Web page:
Tuesday, September 18, 2007

Training Wheels

A few new people complain to me sometimes about how difficult it is, to which I usually reply "Have you tried talking to anyone yet?".

I find that, in most cases, people are helpful. They add the Life to Second Life. Without engaging people, you're really just playing in a glorified virtual Lego set. I always toll on people to go out, make a few friends, hang out.

The big deal is that you don't stay in SL for the features. Crashing and lag are not features you stay for. It's the people. Look at the retention rates: Infohubs and help islands that are heavily populated usually keep people for a minimum of three months, and about half stay longer. A community builds, people get to know each other, you come back. Places that are sparsely populated will bleed newbies like a hemorrhaging aorta. They log in, and are befuddled by the controls, or what to do, or where to go, or just get lonely and quit and write the deal off as a loss.

If I had my way, I'd have a mentor at each infohub and welcome area and help island, 24-7. Rotate in shifts. Cover as much ground as possible. And engage these people in conversations. You'd be surprised at the difference between what people say and what they actually want. Pay attention. Resist the urge to spam advice, or notecards, or freebies unless asked or they accept your offer. But don't pressure. Try to string a group together, so they have someone to pal around with when you punch the clock.

Speaking of which, we also need to perfect the art of determining who is truly new and who is faking it. And quite honestly, only an honest conversation will draw that distinction. Should we punish these people? I don't think so, unless there is malicious intent, such as using the guise of innocence as an excuse to be an asshole. Otherwise, use them as a tool to again, keep the convo flowing. Because people keep people engaged, and that cascades over time.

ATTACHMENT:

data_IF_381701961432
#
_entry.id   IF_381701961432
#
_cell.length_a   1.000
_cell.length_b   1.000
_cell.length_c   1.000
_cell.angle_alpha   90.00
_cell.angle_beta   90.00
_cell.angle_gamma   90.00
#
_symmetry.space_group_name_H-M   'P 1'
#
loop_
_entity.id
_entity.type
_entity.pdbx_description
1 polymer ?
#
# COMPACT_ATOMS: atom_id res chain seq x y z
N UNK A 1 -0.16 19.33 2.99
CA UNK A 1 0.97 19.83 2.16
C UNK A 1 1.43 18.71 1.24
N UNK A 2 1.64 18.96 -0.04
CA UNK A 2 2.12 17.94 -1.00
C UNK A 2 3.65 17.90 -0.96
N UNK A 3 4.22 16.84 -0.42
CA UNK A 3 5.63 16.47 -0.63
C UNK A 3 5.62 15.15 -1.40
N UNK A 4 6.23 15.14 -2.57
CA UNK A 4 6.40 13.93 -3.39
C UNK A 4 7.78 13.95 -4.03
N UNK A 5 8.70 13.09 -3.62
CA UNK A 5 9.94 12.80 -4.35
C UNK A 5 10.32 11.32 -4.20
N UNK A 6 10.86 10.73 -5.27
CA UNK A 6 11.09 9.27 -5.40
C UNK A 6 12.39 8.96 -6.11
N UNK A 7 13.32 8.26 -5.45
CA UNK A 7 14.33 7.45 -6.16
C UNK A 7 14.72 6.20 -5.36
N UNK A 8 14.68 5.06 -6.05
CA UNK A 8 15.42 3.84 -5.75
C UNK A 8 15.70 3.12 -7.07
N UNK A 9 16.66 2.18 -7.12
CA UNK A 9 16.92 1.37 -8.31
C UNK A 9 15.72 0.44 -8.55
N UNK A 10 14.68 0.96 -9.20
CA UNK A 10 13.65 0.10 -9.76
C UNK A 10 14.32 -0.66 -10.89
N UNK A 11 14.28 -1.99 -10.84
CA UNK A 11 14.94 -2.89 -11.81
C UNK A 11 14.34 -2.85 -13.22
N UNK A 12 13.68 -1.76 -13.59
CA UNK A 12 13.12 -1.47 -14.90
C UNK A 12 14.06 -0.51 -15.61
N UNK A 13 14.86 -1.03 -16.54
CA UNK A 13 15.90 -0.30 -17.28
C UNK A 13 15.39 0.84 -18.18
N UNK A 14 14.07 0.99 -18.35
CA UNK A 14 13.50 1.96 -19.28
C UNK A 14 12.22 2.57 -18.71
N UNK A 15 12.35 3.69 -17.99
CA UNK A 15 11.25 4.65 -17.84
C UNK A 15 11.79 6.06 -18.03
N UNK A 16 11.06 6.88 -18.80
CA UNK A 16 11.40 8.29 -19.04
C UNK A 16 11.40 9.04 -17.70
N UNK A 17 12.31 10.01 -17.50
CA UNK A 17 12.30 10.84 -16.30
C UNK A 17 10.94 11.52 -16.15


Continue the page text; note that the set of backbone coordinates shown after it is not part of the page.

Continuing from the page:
Too often we get so wrapped up in our daily business and tasks that we overlook those who enter with a blank slate and no one to turn to. If your sim crashes, you go to a friend's. If you build something, you invite friends over to admire and appraise and critique it. If you're bored, you IM them. You go to parties and concerts, clubs and formals. It's so pathetically easy to overlook this extremely simple basic of SL.

We shouldn't take this too far, either. We should engage as training wheels, and when the time comes that these new people start branching off and finding their wings, we shouldn't jealously hold them tight, but take pride that they've moved on and hopefully become a productive member of society. And then we move on. Because they keep pouring in. We're training wheels, and when they're stable enough we're removed and unneeded, and passed on to the next person. Not that you have to cut all ties with them, but don't try to rule their lives either. When they go, let them be.

It takes training wheels to keep the grid up.

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